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Setting up animation controls in Maya

By Martin Andersson

Web: Open Site

Date Added: 9th December 2009

f(x) = sin(x). Sounds familiar? Good. If not, let's take a minute to explain the sine function. Sine, Cosine and

T angent are used much in trigonometry. The unitcircle is a very good tool when it comes to angles and these

mathematical functions. Let's take a look at the unitcircle.

Looks confusing? Well, let's strip it down. Notice the triangle at 30 degrees.We use sine to determine the value of the opposite line. (.sA) and cosine to determine the nearby line.

(.cA) sin30 = 0.5, cos30 = 0.866.

Look at the two axis in the circle. You have X from "-1" to "1" and Y from "-1" to "1". The sine value is read from the Y-axis (see dotted line) I'm going to take a trip all the way around the circle and list the values I get:

The values in paranthesis are the distance traveled on the circle. You don't have to understand this to get the point at the end.

If we take a look at this graph we see that the sinecurve is a neverending curve with the same pattern all over. If we go two rounds around the unitcircle (720 degrees) we would end up at the y-value 0 and 4 pi.

How is this usefull for us? If you are an animator you have already told yourself that this graph represents a repeating wobbleanimation or it could be an elevator with smooth translateY etc. etc.

We want the curvature on the plankBendDeformer to go from "-1" to "1". The sinecurve is perfect for this so therefore we write an expression where the value of the attribute "curvature" is controlled by a sinecurve

Call our new expression "stoneTranslateYSine" and press enter. Now write this into the expression - textfield.

pStone.translateY = sin(90); and click Create.

Maya returns the rather odd result 0.894 (read the translateY attribute, now marked purple/lilac because an expression is linked to it ) I'm not quite sure why this is, but I recon maya reads radians since sin(deg_to_rad(90)); returns 1

Fear not, we can use sind (sinusdegrees). sind(90) will return "1".

If we use sind(frame) instead of a set value maya will fill the current frame in. e.g. at frame 10; sin(10), at frame 90; sin(90) Try this one out and hit play.

pStone.translateY = sin(frame);

If you have the timerange set from 0 to 90 you can see that it takes 90 frames to get the translateY to "1" If you've been paying attention you should be able to guess this result before you saw it in Maya. We are getting somewhere now.

We want a higher frequence. Taking 90 frames to get half a sinecurve isn't quite usable. I tried a couple of values and this is what I am looking for:

pStone.translateY = sin(frame*56):

It's rather quick, but I'll use the vibrateValue to ease it in and out later. Now I want you do one last thing with the stone before we go to the plankBendDeformer.Go to "Edit - Keys - Bake Simulation/optionBox".

Reset the settings (Edit - Reset Settings) and change Channels to "From Channel Box". Set Time Range to "Start/End" and set Start Time to 0 and End Time to 90. Select pStone.translateY in the channelBox and hit Bake.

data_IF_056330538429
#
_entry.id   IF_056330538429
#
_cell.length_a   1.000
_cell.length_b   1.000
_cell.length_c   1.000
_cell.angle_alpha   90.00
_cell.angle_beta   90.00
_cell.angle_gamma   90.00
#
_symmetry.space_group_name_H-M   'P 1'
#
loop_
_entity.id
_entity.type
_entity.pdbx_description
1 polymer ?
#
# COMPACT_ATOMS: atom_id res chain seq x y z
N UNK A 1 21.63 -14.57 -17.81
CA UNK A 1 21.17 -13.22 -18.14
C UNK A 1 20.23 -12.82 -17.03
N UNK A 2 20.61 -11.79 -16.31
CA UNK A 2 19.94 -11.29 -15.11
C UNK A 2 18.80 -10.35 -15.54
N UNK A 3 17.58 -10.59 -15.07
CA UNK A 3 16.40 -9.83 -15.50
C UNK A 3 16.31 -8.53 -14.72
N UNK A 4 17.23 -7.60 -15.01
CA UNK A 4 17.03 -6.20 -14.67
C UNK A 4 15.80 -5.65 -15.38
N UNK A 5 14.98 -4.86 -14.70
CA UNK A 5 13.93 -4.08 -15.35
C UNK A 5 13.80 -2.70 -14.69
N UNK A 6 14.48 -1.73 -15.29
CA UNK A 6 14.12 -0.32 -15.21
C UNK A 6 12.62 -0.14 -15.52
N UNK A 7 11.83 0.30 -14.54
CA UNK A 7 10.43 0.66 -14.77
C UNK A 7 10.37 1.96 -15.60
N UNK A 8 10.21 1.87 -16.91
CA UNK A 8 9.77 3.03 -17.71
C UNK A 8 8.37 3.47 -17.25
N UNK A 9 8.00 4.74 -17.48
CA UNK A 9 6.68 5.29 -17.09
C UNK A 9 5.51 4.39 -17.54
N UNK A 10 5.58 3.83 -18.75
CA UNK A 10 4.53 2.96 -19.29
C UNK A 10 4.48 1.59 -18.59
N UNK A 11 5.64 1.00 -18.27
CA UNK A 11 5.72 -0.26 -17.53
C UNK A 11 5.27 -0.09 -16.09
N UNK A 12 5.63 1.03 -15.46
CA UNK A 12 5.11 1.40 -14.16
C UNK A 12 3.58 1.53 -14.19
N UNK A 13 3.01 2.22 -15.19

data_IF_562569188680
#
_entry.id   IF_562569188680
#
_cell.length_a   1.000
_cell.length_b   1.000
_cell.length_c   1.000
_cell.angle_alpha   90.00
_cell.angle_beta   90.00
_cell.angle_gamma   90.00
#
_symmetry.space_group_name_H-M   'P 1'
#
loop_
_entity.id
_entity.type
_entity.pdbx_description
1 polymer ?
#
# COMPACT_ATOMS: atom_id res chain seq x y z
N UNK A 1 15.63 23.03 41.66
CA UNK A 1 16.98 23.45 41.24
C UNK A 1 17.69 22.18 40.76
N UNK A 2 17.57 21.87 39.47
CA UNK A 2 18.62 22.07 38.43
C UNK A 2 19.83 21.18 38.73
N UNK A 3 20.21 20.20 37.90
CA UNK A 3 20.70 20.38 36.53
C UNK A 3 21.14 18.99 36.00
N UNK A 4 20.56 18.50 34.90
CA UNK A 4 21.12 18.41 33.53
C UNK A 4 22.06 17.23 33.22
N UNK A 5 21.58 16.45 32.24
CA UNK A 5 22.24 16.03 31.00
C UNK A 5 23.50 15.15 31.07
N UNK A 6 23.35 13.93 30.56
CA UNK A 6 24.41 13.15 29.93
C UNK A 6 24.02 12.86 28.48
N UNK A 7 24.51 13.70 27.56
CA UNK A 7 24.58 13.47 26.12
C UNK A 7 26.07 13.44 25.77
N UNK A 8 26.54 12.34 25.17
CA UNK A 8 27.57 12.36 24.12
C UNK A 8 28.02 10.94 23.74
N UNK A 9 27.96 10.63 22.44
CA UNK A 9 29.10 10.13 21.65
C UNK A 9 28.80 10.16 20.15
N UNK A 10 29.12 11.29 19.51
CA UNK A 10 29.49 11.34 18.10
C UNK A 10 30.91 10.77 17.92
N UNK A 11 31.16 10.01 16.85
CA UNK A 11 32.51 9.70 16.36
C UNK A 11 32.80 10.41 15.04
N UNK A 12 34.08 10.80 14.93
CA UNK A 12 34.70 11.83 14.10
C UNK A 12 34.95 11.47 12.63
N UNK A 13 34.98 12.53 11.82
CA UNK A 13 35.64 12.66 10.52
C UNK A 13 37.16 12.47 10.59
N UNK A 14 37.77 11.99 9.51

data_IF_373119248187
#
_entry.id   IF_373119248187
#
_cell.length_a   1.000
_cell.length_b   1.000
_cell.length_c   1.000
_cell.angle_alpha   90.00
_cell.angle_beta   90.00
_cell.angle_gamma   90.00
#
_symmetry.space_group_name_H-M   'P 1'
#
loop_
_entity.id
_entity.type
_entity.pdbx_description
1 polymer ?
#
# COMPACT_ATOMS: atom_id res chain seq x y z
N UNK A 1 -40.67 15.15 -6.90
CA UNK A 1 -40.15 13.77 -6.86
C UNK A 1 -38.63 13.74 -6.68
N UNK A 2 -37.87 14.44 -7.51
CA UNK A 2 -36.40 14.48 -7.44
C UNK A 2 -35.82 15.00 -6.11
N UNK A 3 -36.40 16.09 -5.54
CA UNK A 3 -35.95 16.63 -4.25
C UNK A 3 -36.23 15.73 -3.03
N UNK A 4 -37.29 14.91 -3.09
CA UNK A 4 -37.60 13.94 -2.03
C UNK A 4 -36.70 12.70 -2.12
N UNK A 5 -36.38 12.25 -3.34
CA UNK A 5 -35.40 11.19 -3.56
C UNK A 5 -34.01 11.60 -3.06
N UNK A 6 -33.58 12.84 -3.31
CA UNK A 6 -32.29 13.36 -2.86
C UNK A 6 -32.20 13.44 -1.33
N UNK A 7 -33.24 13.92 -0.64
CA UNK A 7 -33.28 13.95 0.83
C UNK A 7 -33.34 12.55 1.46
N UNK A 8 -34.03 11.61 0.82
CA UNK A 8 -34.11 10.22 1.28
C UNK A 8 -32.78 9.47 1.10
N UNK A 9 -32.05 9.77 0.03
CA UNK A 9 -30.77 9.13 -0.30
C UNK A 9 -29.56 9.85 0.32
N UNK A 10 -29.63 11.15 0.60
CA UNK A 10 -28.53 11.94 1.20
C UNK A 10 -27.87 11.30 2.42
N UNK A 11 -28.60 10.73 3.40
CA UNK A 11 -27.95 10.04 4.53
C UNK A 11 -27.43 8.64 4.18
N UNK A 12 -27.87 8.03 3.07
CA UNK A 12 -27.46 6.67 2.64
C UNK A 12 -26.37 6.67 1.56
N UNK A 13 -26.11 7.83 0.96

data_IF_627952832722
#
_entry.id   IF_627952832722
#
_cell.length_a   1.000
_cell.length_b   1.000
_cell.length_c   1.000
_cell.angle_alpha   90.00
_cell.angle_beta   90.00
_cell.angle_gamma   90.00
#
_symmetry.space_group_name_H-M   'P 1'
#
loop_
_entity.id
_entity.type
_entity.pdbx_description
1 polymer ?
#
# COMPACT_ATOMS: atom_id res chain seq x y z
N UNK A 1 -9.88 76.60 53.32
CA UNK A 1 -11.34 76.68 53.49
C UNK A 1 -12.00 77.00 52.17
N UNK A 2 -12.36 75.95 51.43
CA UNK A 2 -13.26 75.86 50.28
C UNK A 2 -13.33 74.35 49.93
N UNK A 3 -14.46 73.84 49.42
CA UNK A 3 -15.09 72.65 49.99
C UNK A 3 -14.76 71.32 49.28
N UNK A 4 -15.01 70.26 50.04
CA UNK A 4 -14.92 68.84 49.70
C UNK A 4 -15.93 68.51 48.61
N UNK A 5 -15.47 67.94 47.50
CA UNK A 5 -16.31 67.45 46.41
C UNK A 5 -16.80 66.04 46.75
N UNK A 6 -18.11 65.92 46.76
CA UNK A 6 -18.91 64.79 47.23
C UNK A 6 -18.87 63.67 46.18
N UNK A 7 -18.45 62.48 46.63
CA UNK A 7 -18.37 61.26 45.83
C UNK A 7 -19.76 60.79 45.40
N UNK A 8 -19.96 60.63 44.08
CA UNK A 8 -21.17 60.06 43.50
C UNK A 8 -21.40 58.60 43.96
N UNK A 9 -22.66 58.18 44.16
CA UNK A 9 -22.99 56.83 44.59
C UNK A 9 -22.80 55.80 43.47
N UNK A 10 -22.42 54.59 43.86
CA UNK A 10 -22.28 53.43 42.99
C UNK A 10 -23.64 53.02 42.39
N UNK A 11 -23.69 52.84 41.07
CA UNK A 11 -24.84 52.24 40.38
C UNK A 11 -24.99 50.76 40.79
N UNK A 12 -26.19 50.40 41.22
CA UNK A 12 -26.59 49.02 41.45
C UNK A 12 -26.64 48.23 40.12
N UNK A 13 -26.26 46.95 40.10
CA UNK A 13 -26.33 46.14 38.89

Maya will now bake the animation by reading the value at each frame and set a key. Let her finish and open

the graphEditor (Window - Animation Editors - Graph Editor...) And... We're in sine-land:

Now we're going to do what we intended to do in the first place. I just wanted you to fully understand the "sind- command". Rightclick-hold pStone.translateY and choose "Break Connections" . Now we deleted the keys. If we hadn't baked it we would have broken the expression by doing this. Set translateY to "0" and leave the stone alone.

We're going to use what we have just learned to create the wobbleEffect for our plank. Let's directly trasfer the lines of code we found usefull earlier. Select plankBend and click plankBendDeformer under INPUTS. Rightclick-hold Curvature and release over Expressions. Now write this into the expression-textField:

plankBendDeformer.curvature = sind(frame*58);

By looking at the line above you should be able to imagine the plank go crazy. Click create to find out that you're absolutely right :) "Ahrg, it's crazy, we have to stop it!!". No problem.

plankBendDeformer.curvature = (sind(frame*58))*(plankControl.vibrateValue);

Let's try to animate it then. Grab plankControl and set a key at frame 0, vibrateValue "0", a key at frame 10, vibrateValue "1" and at frame 57 set vibrateValue back to "0".

Now it starts at impact and eases out over about 40 frames... I had to tweek my expression to get it to look better. Remember that you can edit expressions to fit your need. Here's what I got:

plankBendDeformer.curvature = (sind(frame*78))*(plankControl.vibrateValue/3);

Now, all you have to do is animate the stone and tweek the vibrateValue to match the animation.

Here's the relationship between the vibrateValue and the curvature after modification of the expression:

Feel free to download the file here and play around with it (Maya 7.0):

I did not write this tutorial because I mean this is the best way to do this task. I wrote it to show you that possibilities with expressions are endless. Good luck creating nifty expressions

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